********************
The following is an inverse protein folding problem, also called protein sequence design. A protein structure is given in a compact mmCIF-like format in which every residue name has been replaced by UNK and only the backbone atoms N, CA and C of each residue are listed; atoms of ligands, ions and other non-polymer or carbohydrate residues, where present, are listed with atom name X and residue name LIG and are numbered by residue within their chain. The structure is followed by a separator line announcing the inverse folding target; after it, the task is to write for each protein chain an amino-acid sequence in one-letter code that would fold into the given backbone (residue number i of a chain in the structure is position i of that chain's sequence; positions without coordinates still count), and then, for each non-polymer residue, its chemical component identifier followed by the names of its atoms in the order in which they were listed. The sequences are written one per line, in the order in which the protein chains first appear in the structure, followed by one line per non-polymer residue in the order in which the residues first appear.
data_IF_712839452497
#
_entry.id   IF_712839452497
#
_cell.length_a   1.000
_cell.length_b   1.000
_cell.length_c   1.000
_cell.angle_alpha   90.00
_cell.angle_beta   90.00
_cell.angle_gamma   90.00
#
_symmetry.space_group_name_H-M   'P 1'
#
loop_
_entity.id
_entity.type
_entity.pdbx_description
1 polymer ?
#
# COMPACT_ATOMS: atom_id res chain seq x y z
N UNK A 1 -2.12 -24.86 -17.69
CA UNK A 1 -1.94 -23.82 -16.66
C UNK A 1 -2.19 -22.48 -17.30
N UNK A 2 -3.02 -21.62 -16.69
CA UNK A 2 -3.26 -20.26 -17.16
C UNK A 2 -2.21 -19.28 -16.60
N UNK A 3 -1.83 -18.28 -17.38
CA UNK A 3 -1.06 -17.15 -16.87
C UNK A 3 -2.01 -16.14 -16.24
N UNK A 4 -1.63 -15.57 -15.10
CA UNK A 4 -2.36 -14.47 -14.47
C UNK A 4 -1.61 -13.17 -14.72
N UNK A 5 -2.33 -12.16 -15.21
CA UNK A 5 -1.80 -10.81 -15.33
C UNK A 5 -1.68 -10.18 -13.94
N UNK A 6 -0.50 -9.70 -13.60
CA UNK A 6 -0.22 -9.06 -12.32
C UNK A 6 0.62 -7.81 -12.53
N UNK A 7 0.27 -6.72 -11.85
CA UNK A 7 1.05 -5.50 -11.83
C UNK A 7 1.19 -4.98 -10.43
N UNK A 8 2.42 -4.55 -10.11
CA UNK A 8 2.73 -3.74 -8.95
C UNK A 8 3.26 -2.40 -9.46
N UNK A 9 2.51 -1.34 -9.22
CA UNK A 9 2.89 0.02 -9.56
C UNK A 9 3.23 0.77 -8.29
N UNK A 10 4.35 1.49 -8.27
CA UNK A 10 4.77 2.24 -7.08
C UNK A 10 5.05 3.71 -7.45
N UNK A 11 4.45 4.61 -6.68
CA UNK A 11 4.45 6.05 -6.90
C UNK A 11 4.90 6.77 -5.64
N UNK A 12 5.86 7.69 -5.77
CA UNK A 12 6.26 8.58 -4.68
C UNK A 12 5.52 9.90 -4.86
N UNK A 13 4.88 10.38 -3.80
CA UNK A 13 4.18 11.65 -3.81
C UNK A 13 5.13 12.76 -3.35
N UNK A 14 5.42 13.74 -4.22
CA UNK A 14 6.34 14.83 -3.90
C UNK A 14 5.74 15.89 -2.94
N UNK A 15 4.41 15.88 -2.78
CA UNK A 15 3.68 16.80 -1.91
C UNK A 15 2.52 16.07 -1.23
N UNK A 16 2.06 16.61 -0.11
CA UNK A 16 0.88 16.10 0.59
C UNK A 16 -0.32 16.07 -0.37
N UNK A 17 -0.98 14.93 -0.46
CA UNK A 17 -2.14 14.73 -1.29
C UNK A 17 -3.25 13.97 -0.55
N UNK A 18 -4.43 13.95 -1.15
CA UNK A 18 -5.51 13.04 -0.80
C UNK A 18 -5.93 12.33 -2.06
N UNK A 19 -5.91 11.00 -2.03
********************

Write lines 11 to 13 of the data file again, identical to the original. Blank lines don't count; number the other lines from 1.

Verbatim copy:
_cell.angle_gamma   90.00
#
_symmetry.space_group_name_H-M   'P 1'